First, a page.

In order to bring uniformity in the healthcare delivery system, the much-needed move to unearth illegal path labs functioning without valid licensing will act as an entry barrier and help the shift from unorganised to organised side. Audits or checks under the act will hopefully ensure that these labs are maintaining standards, procedures and quality, thus maintaining a basic minimum level of quality in labs in India. As far as CORE is concerned, we view ourselves as not only building a company but reshaping an industry. Reshaping an industry is never a sprint— it is a marathon. And in the re-sculpted healthcare industry I envision that diagnostics will be at the centre-stage.”
She added that diagnostics makes up for only three per cent of the healthcare expense, it impacts 70 per cent of the cost downstream, and 100 per cent of the outcome. So, setting up a high-end testing facility not only bridges this important lacuna, but also places the apt responsibility and accountability on diagnostics as a segment.
“The improvement of clinical outcome and reduction of downstream cost is simply a corollary. It is bound to happen. Education will have to be an important component of not just our offering, but it must pervade our mindset because the end-goal is to re-build the ecosystem. We believe that the entire ecosystem of healthcare – from the patient to physician to payer to diagnosticians – needs to understand this,” Brar emphasised.
According to high-end diagnostics players, the government must help create a regulatory environment that ensures that organisations get incentivised to focus on providing the right quality. There should also be a severe penalty for those that are not following the principles laid down in the Clinical Establishments Act. Finally, those that are in a position to influence the ecosystem, should shoulder the responsibility of creating awareness and education on the need for high quality and the impact of allowing such illegal labs to survive.
Reiterating that all pathological laboratories and diagnostic centres must get accredited by NABL, which is under Quality Council of India, all the states must immediately bring a law to assure quality and safety to the patients, Misra said, “As I am on the board of QCI, we are preparing on a war footing to train and qualify professionals to become assessors as we need them in thousands to get the labs accredited. I am also talking to the industry associations to encourage self-assessment and voluntary certification through a third-party assessment to allow patients to differentiate between the safe and quality-driven path labs/diagnostic centres and the fly-by-night operators. There is an urgent need for states to look into this issue as they are responsible to provide safety and quality to the patients.”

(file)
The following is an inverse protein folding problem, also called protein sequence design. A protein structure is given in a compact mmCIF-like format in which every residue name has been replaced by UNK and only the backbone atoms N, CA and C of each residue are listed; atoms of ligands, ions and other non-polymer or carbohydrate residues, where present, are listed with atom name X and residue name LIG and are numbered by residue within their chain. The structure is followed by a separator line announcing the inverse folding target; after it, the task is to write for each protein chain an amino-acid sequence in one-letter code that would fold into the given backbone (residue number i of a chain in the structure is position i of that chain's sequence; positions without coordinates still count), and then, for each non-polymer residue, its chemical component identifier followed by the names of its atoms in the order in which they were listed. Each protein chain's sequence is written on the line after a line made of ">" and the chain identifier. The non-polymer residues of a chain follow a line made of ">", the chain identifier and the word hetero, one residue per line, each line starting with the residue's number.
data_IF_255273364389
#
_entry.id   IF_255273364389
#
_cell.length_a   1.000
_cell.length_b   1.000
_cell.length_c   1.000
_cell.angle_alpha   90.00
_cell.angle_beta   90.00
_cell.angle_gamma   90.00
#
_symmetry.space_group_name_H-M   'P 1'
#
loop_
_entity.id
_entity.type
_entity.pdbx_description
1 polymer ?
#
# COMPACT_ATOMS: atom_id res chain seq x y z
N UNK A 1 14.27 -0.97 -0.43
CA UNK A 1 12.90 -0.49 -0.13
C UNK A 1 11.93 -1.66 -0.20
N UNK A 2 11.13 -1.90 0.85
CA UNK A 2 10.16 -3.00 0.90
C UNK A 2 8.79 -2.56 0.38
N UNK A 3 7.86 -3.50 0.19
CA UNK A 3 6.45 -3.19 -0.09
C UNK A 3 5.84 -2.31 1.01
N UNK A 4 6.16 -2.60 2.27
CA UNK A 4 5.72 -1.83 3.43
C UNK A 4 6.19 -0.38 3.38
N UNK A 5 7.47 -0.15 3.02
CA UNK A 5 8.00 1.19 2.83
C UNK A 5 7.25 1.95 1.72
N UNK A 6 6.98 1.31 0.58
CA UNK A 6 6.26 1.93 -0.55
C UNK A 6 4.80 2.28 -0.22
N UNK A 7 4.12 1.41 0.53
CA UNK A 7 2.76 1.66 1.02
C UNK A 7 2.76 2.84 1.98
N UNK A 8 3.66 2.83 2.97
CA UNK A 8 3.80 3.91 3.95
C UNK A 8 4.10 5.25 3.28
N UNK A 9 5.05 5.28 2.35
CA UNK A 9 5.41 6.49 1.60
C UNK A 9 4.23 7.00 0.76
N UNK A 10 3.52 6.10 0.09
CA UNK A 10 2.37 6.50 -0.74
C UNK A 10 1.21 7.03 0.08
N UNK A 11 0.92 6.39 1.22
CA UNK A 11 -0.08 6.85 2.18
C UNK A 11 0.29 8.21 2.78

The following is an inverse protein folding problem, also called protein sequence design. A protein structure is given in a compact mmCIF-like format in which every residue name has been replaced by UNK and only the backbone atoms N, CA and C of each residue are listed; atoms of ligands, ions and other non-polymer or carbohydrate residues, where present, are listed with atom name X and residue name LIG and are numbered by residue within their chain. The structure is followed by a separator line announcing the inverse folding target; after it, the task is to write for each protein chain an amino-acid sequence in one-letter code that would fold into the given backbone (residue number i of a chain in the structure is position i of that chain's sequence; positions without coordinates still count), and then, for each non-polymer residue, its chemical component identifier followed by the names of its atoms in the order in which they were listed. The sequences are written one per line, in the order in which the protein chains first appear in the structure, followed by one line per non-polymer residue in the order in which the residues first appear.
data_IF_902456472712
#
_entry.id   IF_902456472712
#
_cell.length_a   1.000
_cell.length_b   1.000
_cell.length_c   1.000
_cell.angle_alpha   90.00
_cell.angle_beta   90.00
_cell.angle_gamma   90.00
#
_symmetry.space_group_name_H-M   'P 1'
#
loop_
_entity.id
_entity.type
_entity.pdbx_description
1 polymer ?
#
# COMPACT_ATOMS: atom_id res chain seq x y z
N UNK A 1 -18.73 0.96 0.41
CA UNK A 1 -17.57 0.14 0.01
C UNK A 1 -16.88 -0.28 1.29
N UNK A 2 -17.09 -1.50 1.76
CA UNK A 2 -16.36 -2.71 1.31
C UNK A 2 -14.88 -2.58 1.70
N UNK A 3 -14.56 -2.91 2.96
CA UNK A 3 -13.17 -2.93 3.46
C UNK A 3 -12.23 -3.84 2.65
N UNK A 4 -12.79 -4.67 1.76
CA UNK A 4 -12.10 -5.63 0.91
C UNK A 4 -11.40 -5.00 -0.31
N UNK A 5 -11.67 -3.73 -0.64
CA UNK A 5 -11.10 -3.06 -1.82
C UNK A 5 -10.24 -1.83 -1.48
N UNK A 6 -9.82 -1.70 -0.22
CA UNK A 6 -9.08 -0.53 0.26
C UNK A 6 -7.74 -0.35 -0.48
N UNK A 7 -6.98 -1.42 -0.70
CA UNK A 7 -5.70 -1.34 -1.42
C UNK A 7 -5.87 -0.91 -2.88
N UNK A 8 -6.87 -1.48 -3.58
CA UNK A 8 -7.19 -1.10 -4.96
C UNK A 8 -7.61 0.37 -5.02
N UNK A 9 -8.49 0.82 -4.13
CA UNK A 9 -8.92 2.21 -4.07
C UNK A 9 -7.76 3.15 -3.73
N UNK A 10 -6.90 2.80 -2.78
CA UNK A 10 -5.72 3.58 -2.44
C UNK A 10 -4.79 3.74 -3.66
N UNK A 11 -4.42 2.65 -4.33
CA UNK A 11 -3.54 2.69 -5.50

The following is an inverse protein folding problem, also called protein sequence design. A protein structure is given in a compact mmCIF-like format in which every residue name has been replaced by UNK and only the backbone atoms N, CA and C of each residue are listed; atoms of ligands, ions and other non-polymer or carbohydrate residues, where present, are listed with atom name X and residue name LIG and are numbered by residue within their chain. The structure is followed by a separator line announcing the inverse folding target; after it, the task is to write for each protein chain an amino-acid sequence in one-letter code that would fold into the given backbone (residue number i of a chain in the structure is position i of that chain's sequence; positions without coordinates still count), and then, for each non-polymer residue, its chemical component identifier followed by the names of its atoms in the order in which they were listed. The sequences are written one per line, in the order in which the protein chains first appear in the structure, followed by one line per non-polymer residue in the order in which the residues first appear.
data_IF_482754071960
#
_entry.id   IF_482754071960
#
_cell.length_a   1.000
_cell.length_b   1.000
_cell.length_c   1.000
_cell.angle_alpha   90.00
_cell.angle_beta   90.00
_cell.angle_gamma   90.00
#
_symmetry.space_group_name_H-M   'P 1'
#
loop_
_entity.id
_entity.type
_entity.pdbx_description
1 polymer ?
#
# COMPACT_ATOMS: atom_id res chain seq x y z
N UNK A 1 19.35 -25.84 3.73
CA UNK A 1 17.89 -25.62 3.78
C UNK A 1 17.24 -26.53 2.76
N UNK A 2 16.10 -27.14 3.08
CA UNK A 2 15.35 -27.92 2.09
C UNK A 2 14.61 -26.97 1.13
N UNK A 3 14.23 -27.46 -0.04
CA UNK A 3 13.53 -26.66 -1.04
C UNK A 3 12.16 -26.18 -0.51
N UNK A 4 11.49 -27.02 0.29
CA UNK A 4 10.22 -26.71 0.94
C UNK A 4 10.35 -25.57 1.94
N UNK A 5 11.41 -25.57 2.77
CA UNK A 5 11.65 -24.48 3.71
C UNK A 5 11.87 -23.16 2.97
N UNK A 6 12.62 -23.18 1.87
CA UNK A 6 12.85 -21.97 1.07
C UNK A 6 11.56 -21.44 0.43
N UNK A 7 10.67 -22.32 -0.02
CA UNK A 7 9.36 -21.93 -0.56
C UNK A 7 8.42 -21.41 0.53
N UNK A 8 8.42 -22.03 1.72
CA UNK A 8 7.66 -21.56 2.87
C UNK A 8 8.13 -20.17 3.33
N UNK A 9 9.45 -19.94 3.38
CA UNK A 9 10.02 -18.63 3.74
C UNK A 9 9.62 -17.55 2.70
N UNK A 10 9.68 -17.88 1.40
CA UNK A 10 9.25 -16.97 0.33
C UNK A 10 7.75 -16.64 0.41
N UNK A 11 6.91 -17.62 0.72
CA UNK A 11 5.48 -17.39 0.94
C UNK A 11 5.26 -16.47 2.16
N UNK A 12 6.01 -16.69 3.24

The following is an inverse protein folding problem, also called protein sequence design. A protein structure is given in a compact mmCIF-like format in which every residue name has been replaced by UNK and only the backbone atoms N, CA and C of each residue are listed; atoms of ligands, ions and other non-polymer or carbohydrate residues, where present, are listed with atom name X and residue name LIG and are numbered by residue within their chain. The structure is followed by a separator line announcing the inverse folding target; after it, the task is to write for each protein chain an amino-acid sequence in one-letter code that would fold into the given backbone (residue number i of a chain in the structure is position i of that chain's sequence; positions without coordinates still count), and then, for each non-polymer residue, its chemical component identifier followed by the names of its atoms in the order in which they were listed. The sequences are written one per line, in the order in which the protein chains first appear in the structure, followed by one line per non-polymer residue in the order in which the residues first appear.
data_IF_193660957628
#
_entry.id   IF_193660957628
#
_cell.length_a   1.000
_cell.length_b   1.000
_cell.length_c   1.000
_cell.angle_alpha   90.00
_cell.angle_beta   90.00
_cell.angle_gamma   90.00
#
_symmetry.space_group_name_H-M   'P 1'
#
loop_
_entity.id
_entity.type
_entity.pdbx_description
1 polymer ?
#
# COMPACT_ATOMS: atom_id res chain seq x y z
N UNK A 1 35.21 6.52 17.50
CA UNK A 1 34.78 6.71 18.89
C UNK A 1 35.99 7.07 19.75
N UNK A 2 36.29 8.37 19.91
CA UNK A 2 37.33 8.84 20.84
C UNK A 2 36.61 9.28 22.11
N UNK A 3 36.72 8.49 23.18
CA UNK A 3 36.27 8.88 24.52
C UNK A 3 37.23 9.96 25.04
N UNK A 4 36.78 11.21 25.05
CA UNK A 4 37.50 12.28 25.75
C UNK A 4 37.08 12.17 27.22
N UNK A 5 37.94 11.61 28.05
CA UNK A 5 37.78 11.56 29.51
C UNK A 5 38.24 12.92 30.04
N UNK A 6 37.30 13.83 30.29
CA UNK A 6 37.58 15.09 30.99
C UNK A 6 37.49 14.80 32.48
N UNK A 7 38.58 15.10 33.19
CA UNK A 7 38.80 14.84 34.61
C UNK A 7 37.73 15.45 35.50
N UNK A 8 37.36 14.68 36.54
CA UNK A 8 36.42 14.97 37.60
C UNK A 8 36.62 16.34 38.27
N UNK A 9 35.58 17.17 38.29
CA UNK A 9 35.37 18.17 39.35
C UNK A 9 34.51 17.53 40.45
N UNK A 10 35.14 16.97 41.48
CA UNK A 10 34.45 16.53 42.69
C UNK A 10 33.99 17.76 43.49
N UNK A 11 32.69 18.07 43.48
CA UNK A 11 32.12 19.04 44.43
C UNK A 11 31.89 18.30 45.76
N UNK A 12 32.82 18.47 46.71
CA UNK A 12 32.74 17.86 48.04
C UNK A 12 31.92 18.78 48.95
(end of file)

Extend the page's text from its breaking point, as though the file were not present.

Asking the government to wake-up to the priorities, Misra said, “I had to take a legal approach as they were refusing to either listen or appreciate our expectations as patients. I had to start from Delhi as I live here and it became easier to manage the hearings and interventions. Delhi is also a reflection of our country. So, why go far, when my neighbourhood itself needs to get the accessibility to safe, quality and affordable healthcare. It is critical and life-threatening to curb all illegal path labs. Unfortunately, we do not have any data— as I said earlier, it might run into thousands in Delhi NCR. A strong law is required to mandate only accredited laboratories, diagnostic centres to exist, with an immediate ban on path labs managed by unqualified pathologists and even diagnostic centres. Till then we must encourage self-assessed labs/ diagnostic centres to be made public based on a self-declaration and open to third-party audits by registered patient organisations or accredited state government assessors. As I have been made to understand, the Delhi Government is taking steps to notify their own rules or law but does not agree to Clinical Establishment Act due to political conflict as health is a state subject. We are yet to hear from the government officially before the Members of the Delhi High Court as they have been directing to explain the reason for the delayed implementation of the law and action against illegal pathologists. As an eye-wash, Delhi government did conduct some raids and closed some of the illegal units but they seem to have come up again due to lack of effective and efficient law enforcement mechanism,” he said.
Going forward, Misra informed that a robust registry of all accredited pathological and diagnostic centres should be made public on a portal and accessible 24×7 via toll-free helpline. As patients or as a medical practitioner, one must know about the nearest diagnostic centre with the name, photograph and the degree of the qualified staff as per the requirement of the law for registration.
As voices like Misra’s are repeatedly calling for tougher government regulation of medical laboratories and while few high-end players are willing to walk the talk with the government, a joint effort is needed to save consumers like Sharma who are clogged between quality service and hyped prices.